Monday, November 12, 2012

And we're off...

Over the last few days we have accomplished quite a bit.  After finding out that the road to Washo was not fit for massive Ethiopian dump trucks, we were forced to begin work in Azedebo.  Washo is still very much in the works, it will just take a few more weeks of human power to effectively adjust the road.   Since we arrived in AzeDebo on Saturday we were able to finalize the land agreements and find living arrangements for myself and my support staff… and that was before todays huge accomplishments.

Today, Temesgin Ijigu and I spent our morning conducting critical meetings with community leaders, local government/school officials and village elders.  The meetings went very well, all those involved were very happy with the scope of the initial project, and were happy to hear that ER plans on using the school as a platform for many future programs in the area.  The village elders were especially happy to her that ER will be reaching out to include the village elders and community leaders to assist in guiding the administration and sustainment of the AzeDebo school. The meeting concluded with many of the participants joining Ejigu, Temesgin and I in talking through ER’s expectations for all those in the community that wished to become a ER temporary worker.  The community was happy to hear that nearly all of the 180 individuals that showed for the meeting would have the chance to work with ER for at least a week, while the best workers will be asked to join an “all-star” work force to streamline the final 8 weeks of the build.

During our meetings, four members of the schools security and farming staff (they have an impressive amount of farming on the property) were asked to begin clearing the KG/library land of corn stalks, and bramble.  By the time we finished our meetings the work was almost complete.  We spent a good hour cutting and shaping stakes and then the three of us were able to start the mapping the school layout.  Using a variety of colors of neon plastic string, hammer, and a 50 meter measuring tape,  Ejigu , Temesgin and I carefully measured out schools walled perimeter, each of the schools buildings and its respective classrooms.  As many as a hundred students and adults watched in mostly confusion, as we measured and measured again, to make sure that each class was no more than a couple centimeters off square at most.  The final product really gave the onlookers a useful representation of the buildings to come.  Unfortunately I wasn’t able to get on a roof or into a tree to take a photo.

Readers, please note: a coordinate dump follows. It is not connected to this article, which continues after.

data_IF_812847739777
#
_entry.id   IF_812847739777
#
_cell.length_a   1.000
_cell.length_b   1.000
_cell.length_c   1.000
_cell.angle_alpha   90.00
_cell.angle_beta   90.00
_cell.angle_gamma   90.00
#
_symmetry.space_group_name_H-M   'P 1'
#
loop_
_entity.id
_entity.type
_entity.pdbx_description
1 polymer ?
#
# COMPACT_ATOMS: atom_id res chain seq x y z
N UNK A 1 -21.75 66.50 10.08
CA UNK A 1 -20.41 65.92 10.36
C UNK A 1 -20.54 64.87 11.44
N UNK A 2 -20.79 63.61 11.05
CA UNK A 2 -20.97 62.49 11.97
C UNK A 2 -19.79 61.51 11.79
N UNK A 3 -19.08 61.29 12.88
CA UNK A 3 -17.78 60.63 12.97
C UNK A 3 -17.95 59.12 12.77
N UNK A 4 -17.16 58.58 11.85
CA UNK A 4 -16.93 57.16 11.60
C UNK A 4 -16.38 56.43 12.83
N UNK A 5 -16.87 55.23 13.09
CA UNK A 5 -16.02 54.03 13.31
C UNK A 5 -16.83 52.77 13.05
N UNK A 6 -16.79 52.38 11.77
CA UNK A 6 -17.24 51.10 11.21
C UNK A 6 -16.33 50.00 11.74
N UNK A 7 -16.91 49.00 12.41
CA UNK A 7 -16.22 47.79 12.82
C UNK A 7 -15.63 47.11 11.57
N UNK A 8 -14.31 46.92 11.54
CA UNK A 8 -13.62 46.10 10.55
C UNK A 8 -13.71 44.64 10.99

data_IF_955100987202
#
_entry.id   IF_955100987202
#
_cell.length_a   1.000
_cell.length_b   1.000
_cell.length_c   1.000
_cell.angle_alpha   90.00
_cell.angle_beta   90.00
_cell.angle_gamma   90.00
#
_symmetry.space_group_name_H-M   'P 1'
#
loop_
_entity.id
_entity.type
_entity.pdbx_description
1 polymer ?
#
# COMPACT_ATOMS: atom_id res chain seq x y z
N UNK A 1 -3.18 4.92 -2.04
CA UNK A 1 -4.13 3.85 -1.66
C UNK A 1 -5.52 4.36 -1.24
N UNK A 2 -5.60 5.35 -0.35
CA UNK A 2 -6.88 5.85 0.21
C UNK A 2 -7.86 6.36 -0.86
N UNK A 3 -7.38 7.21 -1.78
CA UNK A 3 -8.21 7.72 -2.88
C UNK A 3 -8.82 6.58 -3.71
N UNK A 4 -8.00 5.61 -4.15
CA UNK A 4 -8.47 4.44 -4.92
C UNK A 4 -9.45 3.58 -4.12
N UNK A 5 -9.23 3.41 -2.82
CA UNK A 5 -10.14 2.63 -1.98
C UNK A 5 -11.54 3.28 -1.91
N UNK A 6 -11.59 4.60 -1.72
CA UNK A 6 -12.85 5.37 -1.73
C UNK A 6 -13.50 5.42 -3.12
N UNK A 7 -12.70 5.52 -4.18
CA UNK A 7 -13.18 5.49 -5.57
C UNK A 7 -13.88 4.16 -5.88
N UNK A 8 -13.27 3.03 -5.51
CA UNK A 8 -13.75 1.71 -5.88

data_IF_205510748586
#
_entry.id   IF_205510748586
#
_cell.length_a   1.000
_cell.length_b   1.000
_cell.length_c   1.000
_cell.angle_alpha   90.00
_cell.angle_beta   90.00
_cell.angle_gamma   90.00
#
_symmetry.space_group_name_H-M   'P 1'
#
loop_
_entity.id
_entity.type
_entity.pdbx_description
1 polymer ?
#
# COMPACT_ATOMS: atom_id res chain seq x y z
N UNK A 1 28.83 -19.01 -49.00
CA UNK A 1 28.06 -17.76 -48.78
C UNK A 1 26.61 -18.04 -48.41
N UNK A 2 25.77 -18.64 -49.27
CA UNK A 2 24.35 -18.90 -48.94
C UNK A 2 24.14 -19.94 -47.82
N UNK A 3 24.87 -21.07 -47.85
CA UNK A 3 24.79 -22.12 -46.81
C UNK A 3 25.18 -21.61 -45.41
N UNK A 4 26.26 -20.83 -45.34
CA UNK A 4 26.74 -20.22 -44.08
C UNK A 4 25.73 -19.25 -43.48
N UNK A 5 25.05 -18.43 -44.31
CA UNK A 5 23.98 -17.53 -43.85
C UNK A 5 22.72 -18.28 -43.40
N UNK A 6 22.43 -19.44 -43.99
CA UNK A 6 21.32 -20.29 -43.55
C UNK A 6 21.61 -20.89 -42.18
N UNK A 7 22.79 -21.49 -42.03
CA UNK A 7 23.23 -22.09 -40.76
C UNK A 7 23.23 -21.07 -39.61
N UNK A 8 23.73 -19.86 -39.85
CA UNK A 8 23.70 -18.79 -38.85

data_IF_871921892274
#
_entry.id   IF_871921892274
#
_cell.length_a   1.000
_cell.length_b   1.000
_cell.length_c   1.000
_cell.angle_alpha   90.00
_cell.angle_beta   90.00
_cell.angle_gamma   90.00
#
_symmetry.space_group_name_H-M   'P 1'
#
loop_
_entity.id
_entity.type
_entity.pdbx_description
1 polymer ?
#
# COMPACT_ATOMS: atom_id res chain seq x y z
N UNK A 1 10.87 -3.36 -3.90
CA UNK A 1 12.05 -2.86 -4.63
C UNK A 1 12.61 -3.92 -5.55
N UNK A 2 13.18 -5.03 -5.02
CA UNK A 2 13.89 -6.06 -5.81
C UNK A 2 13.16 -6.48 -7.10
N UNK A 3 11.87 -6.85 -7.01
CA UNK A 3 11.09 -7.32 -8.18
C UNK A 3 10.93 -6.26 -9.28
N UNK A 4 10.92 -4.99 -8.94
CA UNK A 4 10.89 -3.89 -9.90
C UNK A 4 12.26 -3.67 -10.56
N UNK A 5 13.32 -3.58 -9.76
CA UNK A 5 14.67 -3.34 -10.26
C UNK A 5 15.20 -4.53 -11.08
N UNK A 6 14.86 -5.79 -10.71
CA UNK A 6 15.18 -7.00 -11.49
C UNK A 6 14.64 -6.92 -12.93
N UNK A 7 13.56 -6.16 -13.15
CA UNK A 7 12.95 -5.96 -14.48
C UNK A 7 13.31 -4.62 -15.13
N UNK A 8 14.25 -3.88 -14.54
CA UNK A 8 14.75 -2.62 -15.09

Now that the perimeter site lines are in place, digging begins tomorrow at 8 am.  20 people, 12 men and 8 woman will work together to make a sizeable dent in the nearly 200 post holes.  Each of which will be dug to at least 80 centimeter (depending on the use of the submerged material).  We are thinking all that digging will be done by the weekend.  The schools perimeter wall should start going up as early as Monday.  Not bad for a first week in the town.

The following photos provide some images of today’s activities.  And if anyone is wondering why the blog is so inundated with panoramic shots is because they load in about 12 minutes, while the others take more than twice as long… and their awesome.  But we all already knew that.

The build site
Ijigu leading a conversation with the village elders

Ijigu and Temesgin talking through the contract with some of the nearly 200 potential workers

Preparing for staking the land

Temesgin leading the way with some assistance from the community

Got to love their getups

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